Monday, August 3, 2009

Measures for Success

"Measure twice, cut once."
Old carpenter's rule

This blog installment isn't pretty. In fact, I won't show you any pictures of miniatures I've made in today's blog. (I hope you won't be too disappointed.) As I said in one of my earliest posts, I want to share how-to information in this blog, too. So, today I'm talking about rulers, and I don't mean kings, queens or presidents!

I have LOTS of rulers, and I use almost all of them regularly. It's amazing how many different ones are "out there" and how each fulfills a unique need in my woodworking and miniatures. Below is an assortment of them I gathered up from my work room and toolkits. I thought that if you're trying to figure out what tools you might need for this hobby, then this could be useful to you (or if you're experienced, you may feel it's worth sharing with someone who is new to the hobby).

The largest ruler (#1 above) probably gets the least amount of my use. However, when I was preparing to cut out large pieces of plywood to build Sara's dollhouse, this ruler, which serves as a four foot wide T-square, was a very useful tool. I also use it occasionally when I need to cut a wide piece of matte board.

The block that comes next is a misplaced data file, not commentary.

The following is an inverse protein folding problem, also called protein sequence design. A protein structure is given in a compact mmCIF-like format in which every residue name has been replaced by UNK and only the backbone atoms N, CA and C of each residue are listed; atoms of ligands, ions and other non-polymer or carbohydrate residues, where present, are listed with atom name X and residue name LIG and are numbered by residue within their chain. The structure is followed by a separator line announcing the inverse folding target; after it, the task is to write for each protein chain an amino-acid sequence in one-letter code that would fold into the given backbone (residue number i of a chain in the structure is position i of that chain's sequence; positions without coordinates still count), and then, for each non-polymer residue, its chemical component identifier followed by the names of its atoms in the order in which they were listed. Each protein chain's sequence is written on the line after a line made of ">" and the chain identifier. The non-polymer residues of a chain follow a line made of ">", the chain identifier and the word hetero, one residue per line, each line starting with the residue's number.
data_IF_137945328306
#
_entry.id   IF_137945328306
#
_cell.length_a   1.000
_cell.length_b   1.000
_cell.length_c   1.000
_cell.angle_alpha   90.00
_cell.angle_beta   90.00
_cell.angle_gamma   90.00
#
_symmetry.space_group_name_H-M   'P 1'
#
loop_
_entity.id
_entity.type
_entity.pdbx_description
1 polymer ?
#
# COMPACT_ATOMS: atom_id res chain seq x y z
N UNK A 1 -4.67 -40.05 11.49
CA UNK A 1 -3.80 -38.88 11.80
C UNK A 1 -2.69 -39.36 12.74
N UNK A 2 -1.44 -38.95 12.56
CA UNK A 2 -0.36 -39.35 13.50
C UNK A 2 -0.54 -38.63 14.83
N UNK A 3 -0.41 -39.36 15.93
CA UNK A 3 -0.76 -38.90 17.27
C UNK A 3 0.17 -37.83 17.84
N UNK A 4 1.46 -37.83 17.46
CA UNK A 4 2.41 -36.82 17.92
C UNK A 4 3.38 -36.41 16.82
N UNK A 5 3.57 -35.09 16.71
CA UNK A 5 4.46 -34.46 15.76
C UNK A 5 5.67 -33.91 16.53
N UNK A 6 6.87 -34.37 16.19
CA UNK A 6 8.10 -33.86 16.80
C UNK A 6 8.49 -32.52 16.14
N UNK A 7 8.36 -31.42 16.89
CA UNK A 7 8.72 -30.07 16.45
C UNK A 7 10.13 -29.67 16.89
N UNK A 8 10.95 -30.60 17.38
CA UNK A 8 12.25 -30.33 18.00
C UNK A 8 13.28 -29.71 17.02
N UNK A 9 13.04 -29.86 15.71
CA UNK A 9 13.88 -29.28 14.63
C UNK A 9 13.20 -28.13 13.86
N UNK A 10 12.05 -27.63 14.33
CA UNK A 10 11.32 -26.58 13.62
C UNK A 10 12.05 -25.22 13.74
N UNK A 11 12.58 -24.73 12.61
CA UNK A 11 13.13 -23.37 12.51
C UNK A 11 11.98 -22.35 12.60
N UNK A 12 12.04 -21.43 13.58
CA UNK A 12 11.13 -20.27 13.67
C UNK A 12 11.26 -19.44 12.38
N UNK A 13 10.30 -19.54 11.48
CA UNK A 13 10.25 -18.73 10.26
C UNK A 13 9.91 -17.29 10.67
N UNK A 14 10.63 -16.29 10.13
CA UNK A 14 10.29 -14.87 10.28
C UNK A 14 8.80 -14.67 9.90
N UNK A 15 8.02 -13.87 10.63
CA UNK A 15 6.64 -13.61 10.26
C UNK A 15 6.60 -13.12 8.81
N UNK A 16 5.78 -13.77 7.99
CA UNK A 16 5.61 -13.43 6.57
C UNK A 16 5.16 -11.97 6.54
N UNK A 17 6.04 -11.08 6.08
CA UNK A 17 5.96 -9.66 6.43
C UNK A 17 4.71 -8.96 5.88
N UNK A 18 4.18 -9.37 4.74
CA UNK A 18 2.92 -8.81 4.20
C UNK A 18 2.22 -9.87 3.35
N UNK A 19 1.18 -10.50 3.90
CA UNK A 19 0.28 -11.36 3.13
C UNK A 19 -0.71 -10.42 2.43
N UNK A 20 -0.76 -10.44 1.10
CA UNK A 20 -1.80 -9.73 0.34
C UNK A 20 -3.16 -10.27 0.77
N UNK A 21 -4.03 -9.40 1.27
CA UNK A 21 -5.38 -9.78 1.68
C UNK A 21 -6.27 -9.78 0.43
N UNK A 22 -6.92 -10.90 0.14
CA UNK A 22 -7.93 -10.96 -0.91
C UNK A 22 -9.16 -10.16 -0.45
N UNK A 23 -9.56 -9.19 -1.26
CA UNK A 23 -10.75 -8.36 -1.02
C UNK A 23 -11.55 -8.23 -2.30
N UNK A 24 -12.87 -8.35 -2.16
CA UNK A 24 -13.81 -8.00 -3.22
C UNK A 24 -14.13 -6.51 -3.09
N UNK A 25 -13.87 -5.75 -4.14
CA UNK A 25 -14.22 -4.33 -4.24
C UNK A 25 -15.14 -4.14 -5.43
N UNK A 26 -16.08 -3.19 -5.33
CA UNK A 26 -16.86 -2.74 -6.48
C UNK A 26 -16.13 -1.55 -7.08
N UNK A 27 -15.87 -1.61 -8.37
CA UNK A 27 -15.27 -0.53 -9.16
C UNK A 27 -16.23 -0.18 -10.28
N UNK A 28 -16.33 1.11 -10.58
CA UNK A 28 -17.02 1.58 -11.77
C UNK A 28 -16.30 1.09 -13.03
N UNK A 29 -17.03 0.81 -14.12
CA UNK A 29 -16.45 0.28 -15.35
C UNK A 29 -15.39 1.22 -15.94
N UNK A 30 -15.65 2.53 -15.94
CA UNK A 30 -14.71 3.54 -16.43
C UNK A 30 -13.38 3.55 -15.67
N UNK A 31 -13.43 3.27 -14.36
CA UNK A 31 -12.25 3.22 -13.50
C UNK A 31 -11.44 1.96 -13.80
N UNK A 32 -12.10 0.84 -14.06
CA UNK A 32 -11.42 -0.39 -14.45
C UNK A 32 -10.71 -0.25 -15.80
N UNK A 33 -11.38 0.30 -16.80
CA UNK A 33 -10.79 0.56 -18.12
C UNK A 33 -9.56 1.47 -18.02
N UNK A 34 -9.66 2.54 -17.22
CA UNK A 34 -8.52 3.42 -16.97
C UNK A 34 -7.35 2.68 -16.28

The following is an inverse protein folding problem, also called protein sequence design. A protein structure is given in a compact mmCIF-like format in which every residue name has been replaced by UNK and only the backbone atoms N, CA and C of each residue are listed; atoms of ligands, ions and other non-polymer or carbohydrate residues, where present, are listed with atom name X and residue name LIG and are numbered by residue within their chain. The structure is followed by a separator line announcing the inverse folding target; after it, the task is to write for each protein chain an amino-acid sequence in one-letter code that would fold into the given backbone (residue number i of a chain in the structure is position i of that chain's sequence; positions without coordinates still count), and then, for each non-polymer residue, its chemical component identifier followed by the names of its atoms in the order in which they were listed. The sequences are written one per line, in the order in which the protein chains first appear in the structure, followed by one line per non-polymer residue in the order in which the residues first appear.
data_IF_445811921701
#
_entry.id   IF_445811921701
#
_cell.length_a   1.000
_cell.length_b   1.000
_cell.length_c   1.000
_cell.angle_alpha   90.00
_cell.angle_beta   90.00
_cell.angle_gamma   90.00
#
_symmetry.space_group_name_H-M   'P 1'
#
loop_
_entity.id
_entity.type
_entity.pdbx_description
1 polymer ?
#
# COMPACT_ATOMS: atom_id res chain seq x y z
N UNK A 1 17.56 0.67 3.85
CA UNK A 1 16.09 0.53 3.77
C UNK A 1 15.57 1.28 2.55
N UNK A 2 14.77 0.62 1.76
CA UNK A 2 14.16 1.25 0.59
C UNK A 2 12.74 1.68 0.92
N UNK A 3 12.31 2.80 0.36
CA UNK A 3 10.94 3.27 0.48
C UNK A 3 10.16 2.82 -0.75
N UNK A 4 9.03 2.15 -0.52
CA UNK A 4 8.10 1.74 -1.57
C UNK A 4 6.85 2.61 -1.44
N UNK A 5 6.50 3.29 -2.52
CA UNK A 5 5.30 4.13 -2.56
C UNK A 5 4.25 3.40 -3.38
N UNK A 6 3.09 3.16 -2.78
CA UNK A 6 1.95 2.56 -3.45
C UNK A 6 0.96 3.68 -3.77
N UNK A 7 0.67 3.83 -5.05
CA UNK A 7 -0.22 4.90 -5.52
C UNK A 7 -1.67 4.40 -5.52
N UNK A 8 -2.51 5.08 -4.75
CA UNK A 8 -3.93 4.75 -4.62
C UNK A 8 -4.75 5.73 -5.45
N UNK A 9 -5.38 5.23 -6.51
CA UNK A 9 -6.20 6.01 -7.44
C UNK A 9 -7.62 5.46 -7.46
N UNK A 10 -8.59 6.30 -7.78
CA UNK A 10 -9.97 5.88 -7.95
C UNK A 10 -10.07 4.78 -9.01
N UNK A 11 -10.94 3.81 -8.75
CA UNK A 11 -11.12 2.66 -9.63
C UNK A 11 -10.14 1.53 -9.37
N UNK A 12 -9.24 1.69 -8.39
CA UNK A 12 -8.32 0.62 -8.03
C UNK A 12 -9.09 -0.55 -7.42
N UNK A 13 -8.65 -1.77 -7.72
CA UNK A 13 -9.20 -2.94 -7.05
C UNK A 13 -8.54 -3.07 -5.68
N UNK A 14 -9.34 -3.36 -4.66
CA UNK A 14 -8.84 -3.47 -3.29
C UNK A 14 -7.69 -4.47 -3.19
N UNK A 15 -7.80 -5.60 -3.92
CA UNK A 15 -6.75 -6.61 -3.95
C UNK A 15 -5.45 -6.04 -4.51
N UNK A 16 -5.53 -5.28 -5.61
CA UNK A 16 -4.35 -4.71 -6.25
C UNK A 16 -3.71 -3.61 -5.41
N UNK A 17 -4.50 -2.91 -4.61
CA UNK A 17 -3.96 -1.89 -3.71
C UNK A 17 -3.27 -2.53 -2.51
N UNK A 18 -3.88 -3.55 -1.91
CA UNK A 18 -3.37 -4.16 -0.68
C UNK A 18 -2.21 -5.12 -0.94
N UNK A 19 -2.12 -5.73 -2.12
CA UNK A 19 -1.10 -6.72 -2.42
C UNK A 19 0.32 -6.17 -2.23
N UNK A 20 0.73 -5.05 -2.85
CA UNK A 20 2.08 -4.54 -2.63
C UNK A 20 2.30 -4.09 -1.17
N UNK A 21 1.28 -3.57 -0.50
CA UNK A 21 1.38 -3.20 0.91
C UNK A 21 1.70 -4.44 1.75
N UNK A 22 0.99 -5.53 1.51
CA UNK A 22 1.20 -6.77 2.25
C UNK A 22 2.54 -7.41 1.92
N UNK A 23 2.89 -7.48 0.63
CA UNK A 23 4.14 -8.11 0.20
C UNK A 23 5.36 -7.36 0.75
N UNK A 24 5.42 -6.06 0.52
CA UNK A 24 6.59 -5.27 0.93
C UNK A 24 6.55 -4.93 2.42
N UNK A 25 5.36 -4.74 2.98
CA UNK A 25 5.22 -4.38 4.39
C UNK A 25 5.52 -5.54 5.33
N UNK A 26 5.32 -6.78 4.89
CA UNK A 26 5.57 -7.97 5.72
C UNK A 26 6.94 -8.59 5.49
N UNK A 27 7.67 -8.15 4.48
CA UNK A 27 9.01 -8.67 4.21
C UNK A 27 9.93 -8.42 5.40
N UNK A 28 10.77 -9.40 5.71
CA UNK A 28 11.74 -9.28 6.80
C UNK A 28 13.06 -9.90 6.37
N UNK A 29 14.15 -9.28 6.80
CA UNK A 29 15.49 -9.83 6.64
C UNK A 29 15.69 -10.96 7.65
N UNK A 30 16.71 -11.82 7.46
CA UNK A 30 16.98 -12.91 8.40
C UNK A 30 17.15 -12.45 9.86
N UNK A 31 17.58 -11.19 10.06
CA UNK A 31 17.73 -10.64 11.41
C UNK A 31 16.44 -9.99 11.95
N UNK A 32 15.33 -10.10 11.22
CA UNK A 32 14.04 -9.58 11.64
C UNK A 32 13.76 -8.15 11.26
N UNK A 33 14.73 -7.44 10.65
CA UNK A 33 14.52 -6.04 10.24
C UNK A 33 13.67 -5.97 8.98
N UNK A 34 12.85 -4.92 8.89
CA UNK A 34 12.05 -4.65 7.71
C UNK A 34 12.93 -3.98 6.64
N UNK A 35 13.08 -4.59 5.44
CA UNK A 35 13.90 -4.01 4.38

The smaller T-square, #12 on the right of the picture, hangs at the ready in my workshop. I use it for drawing and for cutting dollhouse wallpaper or fabric in exactly square dimensions. The easiest way to use this T-Square for cutting is to lay one edge of the fabric or the wallpaper along the straight side of a cutting mat. Set the T-square down on top of the fabric or paper with the plastic T placed against the edge of the mat.

Your ruler is now perfectly set at a right angle to make a cut. All you have to do is move the T-square to whatever width you need, and slice along the ruler. (Hint: Being a right-handed person, I press down with the fingers on my left hand about midway down the length of the ruler to hold it firmly in place and slice on the right side of the T-square with my roller cutter or Xacto knife.)